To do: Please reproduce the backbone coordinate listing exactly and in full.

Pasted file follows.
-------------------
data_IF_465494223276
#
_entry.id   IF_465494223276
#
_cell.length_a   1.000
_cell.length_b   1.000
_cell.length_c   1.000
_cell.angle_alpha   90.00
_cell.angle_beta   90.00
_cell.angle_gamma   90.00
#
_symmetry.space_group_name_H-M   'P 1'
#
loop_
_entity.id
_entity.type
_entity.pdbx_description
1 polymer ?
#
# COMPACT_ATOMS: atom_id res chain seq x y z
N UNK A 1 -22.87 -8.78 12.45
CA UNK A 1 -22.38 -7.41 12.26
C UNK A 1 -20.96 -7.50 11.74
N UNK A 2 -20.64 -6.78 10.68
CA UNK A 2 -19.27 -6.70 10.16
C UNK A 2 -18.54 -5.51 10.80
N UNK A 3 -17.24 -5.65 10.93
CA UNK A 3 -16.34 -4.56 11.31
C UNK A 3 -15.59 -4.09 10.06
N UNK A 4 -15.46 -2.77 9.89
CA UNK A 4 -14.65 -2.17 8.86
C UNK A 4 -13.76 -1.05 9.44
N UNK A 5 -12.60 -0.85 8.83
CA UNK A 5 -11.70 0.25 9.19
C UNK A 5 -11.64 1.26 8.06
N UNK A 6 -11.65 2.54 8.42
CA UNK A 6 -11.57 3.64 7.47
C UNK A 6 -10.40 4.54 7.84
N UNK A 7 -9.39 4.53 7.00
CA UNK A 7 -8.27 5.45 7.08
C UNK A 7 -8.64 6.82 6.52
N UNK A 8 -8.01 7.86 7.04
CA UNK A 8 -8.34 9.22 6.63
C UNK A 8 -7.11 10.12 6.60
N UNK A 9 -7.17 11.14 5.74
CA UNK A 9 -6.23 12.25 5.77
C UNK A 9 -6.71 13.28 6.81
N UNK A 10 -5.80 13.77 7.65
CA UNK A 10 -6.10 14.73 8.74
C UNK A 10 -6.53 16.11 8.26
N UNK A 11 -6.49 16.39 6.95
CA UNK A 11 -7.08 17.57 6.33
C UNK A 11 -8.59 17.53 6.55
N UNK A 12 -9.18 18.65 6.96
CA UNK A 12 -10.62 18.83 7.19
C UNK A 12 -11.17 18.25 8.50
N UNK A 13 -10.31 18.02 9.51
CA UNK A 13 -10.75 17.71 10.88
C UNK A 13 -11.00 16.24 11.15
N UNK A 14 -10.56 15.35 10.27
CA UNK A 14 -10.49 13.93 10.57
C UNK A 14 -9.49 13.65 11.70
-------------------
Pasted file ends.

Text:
data_IF_465494223276
#
_entry.id   IF_465494223276
#
_cell.length_a   1.000
_cell.length_b   1.000
_cell.length_c   1.000
_cell.angle_alpha   90.00
_cell.angle_beta   90.00
_cell.angle_gamma   90.00
#
_symmetry.space_group_name_H-M   'P 1'
#
loop_
_entity.id
_entity.type
_entity.pdbx_description
1 polymer ?
#
# COMPACT_ATOMS: atom_id res chain seq x y z
N UNK A 1 -22.87 -8.78 12.45
CA UNK A 1 -22.38 -7.41 12.26
C UNK A 1 -20.96 -7.50 11.74
N UNK A 2 -20.64 -6.78 10.68
CA UNK A 2 -19.27 -6.70 10.16
C UNK A 2 -18.54 -5.51 10.80
N UNK A 3 -17.24 -5.65 10.93
CA UNK A 3 -16.34 -4.56 11.31
C UNK A 3 -15.59 -4.09 10.06
N UNK A 4 -15.46 -2.77 9.89
CA UNK A 4 -14.65 -2.17 8.86
C UNK A 4 -13.76 -1.05 9.44
N UNK A 5 -12.60 -0.85 8.83
CA UNK A 5 -11.70 0.25 9.19
C UNK A 5 -11.64 1.26 8.06
N UNK A 6 -11.65 2.54 8.42
CA UNK A 6 -11.57 3.64 7.47
C UNK A 6 -10.40 4.54 7.84
N UNK A 7 -9.39 4.53 7.00
CA UNK A 7 -8.27 5.45 7.08
C UNK A 7 -8.64 6.82 6.52
N UNK A 8 -8.01 7.86 7.04
CA UNK A 8 -8.34 9.22 6.63
C UNK A 8 -7.11 10.12 6.60
N UNK A 9 -7.17 11.14 5.74
CA UNK A 9 -6.23 12.25 5.77
C UNK A 9 -6.71 13.28 6.81
N UNK A 10 -5.80 13.77 7.65
CA UNK A 10 -6.10 14.73 8.74
C UNK A 10 -6.53 16.11 8.26
N UNK A 11 -6.49 16.39 6.95
CA UNK A 11 -7.08 17.57 6.33
C UNK A 11 -8.59 17.53 6.55
N UNK A 12 -9.18 18.65 6.96
CA UNK A 12 -10.62 18.83 7.19
C UNK A 12 -11.17 18.25 8.50
N UNK A 13 -10.31 18.02 9.51
CA UNK A 13 -10.75 17.71 10.88
C UNK A 13 -11.00 16.24 11.15
N UNK A 14 -10.56 15.35 10.27
CA UNK A 14 -10.49 13.93 10.57
C UNK A 14 -9.49 13.65 11.70